Expat Brewing: Holland


Expat Brewing: Holland 

Eric Nordin & Stephen Grigg 

By Molly Quell

Global Living Magazine – Issue 16 | Jan/Feb 2015

From an initial encounter, Eric Nordin and Stephen Grigg do not seem like similar people. Eric is a quiet Swede who also works as a touring musician and stands over 6 feet 5 inches tall. Stephen is a gregarious, sarcastic research biologist who is of average height for a man from the United States. And yet, the two of them have something in common. They are the only two expats commercially brewing beer in the Netherlands.

Despite sharing borders with Belgium and Germany, the Netherlands is not often thought of as a country famous for its beer. Historically, the country has a brewing tradition of pale lagers, specifically pilsners. These are beers that are light in color and alcohol, and slightly fizzy. The country’s largest brewer, Heineken, is internationally recognized and widely exported.

During the 1980s, the Netherlands, along with many other countries, experienced a resurgence of craft brewers. Small breweries began commercially producing different varieties of beer, in particular India Pale Ales (IPA), known for their hoppy, bitter flavor. These beers were quite different from the typical Dutch lagers or the Trappist-style beers from the country’s southern neighbor, Belgium.

The growth of the microbrewery scene was due, in part, to the anarchist and punk movement of the 1980s in Amsterdam. Members refused to drink Heineken, shunning the brand for its capitalistic associations. Brouwerij ‘t IJ in Amsterdam was among the first of the new microbreweries to open up in the country in 1985, and the Netherlands now boasts over 200 breweries.

Eric Nordin and Felicia von Zweigbergk

Eric Nordin and Felicia von Zweigbergk

Two of those breweries belong to expats Eric and Stephen. Eric operates Amsterdam-based Butcher’s Tears with his partners Felicia von Zweigbergk and Herbert Nelissen. Stephen runs De Kromme Haring in Utrecht and as-yet-to-be-named brewpub with his partner, Gijs Van Wiechen.

In spite of the country’s relatively small size, the two entrepreneurs only met recently – at a beer festival – and don’t really know each other. And despite their differences, their histories hold a lot of similarities.

Eric and Stephen have both been interested in beer for a long time. Eric’s band toured in Europe extensively. “I was drinking good beer all over Europe,” he said, “and when I’d come back to Sweden, I would drink sad Swedish beer.” So, 10 years ago, he started home-brewing. Stephen, who had always had an aptitude for chemistry, got his start when a roommate bought a beer-brewing kit. “I watched the yeast bubbling in that first batch for hours,” he said.

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Eric has trained officially as a brewer, brewing at home extensively in Sweden before working at the British brewery Fuller’s. And Stephen has a connection to Great Britain as well. He completed his PhD at Oxford University.

Both, however, moved to the Netherlands for different reasons. Three years ago, Eric moved to Amsterdam to be with his now-ex-girlfriend who was attending art school in the city. Stephen, despite having a Dutch girlfriend, did not come to the Netherlands for love. He had finished his PhD and found a job working as a researcher for a university in Utrecht. “I moved her here, not the other way around,” he said.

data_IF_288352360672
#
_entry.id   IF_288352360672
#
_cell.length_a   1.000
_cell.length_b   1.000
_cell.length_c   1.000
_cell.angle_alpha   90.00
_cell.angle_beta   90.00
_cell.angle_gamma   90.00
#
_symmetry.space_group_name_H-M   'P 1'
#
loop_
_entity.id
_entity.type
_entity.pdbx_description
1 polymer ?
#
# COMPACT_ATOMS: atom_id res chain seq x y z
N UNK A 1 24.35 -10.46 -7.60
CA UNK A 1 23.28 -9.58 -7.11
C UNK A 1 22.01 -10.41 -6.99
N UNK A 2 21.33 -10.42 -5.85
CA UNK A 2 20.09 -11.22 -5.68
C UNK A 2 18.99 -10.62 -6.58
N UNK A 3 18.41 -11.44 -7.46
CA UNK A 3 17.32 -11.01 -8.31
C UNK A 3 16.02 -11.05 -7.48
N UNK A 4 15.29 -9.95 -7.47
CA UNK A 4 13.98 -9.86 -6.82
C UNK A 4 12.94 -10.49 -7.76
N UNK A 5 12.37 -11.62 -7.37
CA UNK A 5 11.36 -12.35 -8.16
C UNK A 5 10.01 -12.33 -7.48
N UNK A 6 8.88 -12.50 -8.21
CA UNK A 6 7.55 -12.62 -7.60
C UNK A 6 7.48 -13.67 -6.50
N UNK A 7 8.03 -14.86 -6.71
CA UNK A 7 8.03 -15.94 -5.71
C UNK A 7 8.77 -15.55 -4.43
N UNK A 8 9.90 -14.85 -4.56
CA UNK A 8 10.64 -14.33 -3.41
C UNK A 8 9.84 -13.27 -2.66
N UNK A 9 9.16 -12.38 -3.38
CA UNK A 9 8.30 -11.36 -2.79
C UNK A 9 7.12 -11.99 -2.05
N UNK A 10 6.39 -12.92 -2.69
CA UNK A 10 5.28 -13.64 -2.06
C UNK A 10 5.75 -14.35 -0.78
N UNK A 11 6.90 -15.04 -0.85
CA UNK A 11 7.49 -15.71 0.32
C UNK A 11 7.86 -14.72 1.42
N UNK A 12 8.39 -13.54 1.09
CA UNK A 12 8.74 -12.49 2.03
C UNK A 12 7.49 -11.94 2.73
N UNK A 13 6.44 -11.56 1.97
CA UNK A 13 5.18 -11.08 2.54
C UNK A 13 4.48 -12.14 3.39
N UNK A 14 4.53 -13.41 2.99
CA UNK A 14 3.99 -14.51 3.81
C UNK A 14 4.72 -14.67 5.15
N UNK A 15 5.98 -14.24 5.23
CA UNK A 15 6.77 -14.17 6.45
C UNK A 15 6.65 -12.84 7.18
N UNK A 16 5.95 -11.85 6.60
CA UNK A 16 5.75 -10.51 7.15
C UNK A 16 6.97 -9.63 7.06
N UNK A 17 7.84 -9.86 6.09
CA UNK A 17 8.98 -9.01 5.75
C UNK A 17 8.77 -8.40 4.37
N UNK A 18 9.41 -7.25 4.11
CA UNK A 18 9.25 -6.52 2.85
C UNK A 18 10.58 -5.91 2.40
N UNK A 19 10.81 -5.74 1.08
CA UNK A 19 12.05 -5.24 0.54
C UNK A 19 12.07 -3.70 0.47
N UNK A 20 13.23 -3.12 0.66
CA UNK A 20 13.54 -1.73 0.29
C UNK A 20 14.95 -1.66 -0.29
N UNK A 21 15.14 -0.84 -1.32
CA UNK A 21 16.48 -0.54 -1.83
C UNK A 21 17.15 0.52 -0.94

Butcher’s Tears has been in operation longer – over two years – and has just recently been brewing at their own facility. Eric has been contract-brewing at Brouwerij Gulden Spoor in Belgium, a common practice where brewers use the facilities of another brewery with extra capacity to make their beer. He’s eager to start working in his own facility, a space adjacent to their tasting room in the center of Amsterdam. “The water profile in Belgium is very specific; Amsterdam water is more versatile,” he said. He’s eager to start working on porters and stronger beers to add to the brewery’s repertoire of ales.


Stephen Grigg

Stephen is also looking forward to expansion. He’s also currently contract-brewing, but in the Netherlands at Brouwerij Maximus in Utrecht. And he’s still home-brewing; he’s got a dedicated room in his apartment for it. Though not yet available for sale in bottle shops, his Smokey the Barracuda porter is always on tap at Kafé België in Utrecht. Conveniently, the owner of the cafe is Stephen’s business partner. Their plan is to experiment with more sour beers, when they have the space to open their planned brewpub.

Eric and Stephen have both faced similar difficulties operating businesses as foreigners. And they’ve solved those problems in identical ways: taking on a Dutch business partner. It’s possible, however, that both of them would want a business partner regardless of the country they were operating in. They both confessed to being poor at administration.

The biggest hindrance both of them cite is the Dutch aversion to English-style beers. “The Dutch think English beer means warm, flat and disgusting,” said Stephen. Eric agrees. “I would truly classify many of my beers as English Ales, but the Dutch won’t drink them. When I call the same beer an IPA, they sell out.”

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